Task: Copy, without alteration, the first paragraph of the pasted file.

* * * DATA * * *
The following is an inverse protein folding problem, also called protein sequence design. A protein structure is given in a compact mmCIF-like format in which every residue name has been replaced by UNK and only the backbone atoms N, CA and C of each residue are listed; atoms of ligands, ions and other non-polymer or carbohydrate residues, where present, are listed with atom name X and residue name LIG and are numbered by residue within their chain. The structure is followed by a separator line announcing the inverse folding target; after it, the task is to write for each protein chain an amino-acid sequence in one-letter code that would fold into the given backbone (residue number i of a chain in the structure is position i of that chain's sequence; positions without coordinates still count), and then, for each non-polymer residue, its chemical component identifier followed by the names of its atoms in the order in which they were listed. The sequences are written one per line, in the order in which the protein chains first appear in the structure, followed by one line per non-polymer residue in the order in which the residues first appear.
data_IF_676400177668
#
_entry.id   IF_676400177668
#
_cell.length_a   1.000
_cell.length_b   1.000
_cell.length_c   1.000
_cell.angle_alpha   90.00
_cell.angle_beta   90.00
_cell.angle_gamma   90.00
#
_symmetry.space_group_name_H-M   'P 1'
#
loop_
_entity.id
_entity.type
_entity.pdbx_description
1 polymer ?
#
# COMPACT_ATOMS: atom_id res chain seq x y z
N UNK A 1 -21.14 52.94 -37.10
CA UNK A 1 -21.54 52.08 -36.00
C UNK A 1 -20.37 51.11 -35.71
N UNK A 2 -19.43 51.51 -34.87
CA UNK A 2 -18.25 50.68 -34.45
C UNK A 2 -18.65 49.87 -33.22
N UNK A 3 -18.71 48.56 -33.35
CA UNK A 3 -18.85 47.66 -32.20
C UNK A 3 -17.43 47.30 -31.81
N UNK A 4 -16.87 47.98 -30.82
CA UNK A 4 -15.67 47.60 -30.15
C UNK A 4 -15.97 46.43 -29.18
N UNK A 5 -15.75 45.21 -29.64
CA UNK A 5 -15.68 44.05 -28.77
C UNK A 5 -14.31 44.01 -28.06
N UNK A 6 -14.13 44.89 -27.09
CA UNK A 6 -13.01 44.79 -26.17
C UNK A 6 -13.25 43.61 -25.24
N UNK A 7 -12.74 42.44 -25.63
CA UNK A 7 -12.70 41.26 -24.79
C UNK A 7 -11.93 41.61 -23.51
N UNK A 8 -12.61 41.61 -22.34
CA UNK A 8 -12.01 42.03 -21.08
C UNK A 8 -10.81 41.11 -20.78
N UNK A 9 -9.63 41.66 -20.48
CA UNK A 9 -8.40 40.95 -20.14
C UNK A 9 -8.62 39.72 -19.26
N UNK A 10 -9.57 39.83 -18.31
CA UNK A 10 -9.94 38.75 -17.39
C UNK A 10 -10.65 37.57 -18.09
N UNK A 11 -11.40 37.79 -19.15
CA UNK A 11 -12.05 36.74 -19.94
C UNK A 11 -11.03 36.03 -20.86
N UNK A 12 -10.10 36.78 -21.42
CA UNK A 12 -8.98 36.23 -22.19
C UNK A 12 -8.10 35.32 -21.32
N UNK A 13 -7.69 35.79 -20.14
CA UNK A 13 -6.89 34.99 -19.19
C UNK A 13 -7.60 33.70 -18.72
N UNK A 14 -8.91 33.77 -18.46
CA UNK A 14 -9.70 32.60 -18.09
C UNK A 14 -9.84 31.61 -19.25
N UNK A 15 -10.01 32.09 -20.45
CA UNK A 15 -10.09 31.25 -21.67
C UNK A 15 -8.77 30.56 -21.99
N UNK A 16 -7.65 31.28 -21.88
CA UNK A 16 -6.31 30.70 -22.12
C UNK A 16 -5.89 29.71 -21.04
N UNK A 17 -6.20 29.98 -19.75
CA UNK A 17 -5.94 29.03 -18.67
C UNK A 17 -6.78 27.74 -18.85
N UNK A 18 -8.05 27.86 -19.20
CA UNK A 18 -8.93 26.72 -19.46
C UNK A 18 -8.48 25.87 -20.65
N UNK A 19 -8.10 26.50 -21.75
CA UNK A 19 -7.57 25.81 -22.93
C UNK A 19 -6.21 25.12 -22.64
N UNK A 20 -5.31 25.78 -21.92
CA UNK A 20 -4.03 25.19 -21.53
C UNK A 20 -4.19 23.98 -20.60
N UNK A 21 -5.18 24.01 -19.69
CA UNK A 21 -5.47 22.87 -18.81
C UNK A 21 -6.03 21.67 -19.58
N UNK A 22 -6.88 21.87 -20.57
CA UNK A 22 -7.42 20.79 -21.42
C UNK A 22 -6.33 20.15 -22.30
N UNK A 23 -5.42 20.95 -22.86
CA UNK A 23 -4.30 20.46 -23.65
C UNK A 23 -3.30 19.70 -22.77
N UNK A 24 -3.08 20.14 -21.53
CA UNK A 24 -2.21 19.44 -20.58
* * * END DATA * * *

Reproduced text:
The following is an inverse protein folding problem, also called protein sequence design. A protein structure is given in a compact mmCIF-like format in which every residue name has been replaced by UNK and only the backbone atoms N, CA and C of each residue are listed; atoms of ligands, ions and other non-polymer or carbohydrate residues, where present, are listed with atom name X and residue name LIG and are numbered by residue within their chain. The structure is followed by a separator line announcing the inverse folding target; after it, the task is to write for each protein chain an amino-acid sequence in one-letter code that would fold into the given backbone (residue number i of a chain in the structure is position i of that chain's sequence; positions without coordinates still count), and then, for each non-polymer residue, its chemical component identifier followed by the names of its atoms in the order in which they were listed. The sequences are written one per line, in the order in which the protein chains first appear in the structure, followed by one line per non-polymer residue in the order in which the residues first appear.